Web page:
RB: From the same publisher who published Thomas Lynch’s book (The Undertaking: Life Studies from the Dismal Trade).

MR: The same editor, Jill. I think that’s why Jill bid on it. So, yeah, you just need one person whose instincts are righter than your own. And you cling to that person and you don’t listen to anyone else. Simplify—who’s got time for 17 readers?

RB: Do you know 17 people who read? [laughs]

MR: I wish. I know.

RB: Speaking of acknowledgments—you read them so you must know—but have you noticed that in the past five to seven years it’s more often the case that writers are acknowledging their publicists than thanking their editor.

MR: Equally. I do that, too. I am surprised—I hear so many people complain about their publicists. Norton has phenomenally good publicists.

RB: There seems not to be much turnover. And Norton seems to be a very good publisher.

MR: Yeah and then you think, “I should be thanking the people in the art department who did the cover and oh shit I didn’t thank the guy in the mailroom who got all those FedExes out and what about the publicist’s assistant”—where does it stop? I haven’t actually noticed that. I was thinking I was an oddball for doing that.

RB: One might draw the conclusion that publicity has become more vital than editing. [laughs]

MR: Yeah, well, hour-by-hour, publicists are spending a lot more time with their books than editors—not in my case, but in a lot of cases.

RB: It is true that many publicists read the books and have an understanding of what they are representing and have a sincere commitment to their success. So, have you already started your next book?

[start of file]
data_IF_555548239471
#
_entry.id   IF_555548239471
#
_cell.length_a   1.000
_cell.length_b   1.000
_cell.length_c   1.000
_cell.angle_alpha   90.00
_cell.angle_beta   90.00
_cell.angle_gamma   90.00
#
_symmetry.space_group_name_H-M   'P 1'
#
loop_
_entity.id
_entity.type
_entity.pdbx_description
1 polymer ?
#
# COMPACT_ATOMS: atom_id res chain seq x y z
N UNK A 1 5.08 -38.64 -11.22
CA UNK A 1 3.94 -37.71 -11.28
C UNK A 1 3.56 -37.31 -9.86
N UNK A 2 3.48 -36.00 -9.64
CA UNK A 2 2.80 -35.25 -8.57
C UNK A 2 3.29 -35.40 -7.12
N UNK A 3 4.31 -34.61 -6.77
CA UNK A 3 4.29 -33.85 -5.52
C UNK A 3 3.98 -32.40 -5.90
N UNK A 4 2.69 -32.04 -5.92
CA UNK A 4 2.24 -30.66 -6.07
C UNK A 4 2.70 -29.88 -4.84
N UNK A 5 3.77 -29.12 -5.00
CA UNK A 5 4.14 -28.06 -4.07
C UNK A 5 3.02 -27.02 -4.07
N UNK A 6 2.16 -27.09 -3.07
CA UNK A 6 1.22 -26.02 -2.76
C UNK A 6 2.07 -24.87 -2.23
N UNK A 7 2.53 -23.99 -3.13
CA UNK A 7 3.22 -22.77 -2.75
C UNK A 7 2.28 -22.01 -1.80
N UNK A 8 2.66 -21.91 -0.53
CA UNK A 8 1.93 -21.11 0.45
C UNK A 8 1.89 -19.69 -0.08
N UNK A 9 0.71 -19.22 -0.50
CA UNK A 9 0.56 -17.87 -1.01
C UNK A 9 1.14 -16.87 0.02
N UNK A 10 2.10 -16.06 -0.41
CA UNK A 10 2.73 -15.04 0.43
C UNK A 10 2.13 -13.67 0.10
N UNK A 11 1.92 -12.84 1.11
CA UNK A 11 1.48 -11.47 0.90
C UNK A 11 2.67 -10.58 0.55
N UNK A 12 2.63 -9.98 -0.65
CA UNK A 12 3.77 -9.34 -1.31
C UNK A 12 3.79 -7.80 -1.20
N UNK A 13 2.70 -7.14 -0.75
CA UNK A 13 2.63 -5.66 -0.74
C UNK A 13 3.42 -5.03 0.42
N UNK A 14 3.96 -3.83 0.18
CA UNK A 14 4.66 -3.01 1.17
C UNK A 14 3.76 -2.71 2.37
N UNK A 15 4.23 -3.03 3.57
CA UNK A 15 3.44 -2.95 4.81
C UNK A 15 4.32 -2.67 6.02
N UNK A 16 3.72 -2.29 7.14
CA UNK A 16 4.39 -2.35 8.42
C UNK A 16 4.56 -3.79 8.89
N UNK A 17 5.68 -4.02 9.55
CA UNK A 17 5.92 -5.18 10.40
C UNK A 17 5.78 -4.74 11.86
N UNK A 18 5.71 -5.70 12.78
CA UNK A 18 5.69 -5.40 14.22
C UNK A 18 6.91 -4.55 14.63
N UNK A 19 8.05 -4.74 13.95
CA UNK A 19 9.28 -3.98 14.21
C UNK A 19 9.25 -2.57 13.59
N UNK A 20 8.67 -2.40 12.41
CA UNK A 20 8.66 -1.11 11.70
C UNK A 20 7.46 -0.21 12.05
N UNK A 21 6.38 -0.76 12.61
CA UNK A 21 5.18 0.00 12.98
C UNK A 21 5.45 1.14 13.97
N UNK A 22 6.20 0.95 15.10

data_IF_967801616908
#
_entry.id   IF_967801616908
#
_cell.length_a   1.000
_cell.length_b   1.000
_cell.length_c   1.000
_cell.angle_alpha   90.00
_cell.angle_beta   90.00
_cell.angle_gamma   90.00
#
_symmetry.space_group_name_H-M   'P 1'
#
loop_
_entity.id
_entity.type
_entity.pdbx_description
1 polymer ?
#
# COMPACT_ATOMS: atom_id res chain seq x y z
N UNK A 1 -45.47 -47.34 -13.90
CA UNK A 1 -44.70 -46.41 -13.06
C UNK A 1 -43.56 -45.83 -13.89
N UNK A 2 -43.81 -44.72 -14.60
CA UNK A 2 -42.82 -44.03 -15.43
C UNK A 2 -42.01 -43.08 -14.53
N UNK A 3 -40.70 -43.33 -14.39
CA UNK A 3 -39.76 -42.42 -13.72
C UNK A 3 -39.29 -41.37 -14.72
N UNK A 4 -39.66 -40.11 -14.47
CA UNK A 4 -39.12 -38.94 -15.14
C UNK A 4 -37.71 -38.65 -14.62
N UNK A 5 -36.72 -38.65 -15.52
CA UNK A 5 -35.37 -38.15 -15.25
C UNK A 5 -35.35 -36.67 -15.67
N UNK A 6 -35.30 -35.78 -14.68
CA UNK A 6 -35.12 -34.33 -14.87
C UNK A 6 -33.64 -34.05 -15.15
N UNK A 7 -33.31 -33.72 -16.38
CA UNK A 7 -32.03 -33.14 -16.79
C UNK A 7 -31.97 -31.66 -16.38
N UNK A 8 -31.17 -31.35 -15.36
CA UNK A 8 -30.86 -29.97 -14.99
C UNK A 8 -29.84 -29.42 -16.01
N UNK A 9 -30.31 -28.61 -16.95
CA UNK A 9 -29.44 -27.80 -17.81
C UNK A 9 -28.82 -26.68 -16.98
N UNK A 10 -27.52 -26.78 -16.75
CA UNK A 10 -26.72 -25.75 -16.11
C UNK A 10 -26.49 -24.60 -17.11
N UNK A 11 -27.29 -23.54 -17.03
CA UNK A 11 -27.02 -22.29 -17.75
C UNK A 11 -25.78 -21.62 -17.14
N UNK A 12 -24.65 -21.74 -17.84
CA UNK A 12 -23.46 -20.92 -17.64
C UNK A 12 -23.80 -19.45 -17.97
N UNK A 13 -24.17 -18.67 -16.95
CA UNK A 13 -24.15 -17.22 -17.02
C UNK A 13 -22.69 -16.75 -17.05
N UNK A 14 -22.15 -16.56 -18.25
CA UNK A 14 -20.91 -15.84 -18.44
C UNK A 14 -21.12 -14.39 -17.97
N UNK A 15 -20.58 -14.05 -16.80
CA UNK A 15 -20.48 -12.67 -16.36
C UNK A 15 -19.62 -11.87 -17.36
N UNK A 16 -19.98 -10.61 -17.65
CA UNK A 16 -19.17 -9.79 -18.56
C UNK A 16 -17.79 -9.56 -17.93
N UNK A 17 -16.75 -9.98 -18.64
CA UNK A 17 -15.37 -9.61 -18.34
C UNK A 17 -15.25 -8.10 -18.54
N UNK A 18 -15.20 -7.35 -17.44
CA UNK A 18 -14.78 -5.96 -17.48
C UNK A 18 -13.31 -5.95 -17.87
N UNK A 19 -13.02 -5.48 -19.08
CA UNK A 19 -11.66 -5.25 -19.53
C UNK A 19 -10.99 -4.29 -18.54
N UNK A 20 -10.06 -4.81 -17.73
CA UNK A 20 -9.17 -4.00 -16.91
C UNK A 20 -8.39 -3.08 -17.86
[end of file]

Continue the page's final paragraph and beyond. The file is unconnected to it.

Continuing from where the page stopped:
MR: I have.

RB: Can we talk about it?

MR: I don’t want to jinx it.

RB: Jinx?

MR: I keep under my hat for a while and I can’t even say why—it’s kind of larval right now.

RB: Oh, it’s about insects? That’s a really fascinating—

MR: That’s another one of those books where I thought, Wow, insects, maybe I’ll do something on insects. What do you say about insects? Again, you can’t really interview them. I do think they are interesting, but not my bag.

RB: Are you always writing/working on a book?

MR: Yes, unless things are going horribly wrong. Or finishing it up, or going over the proofs, or researching, yeah.

RB: No slack period or downtime?

MR: No, I am very unhappy if I don’t have a project; I fear I’ll never have a project again; I’ve entered some amorphous void of no work and no focus.

Back then, when you needed to send a fax, you would go down to the fax place. That was exciting for me. I’d flirt with the guy at the fax place.RB: Does Oakland have a much of a literary community?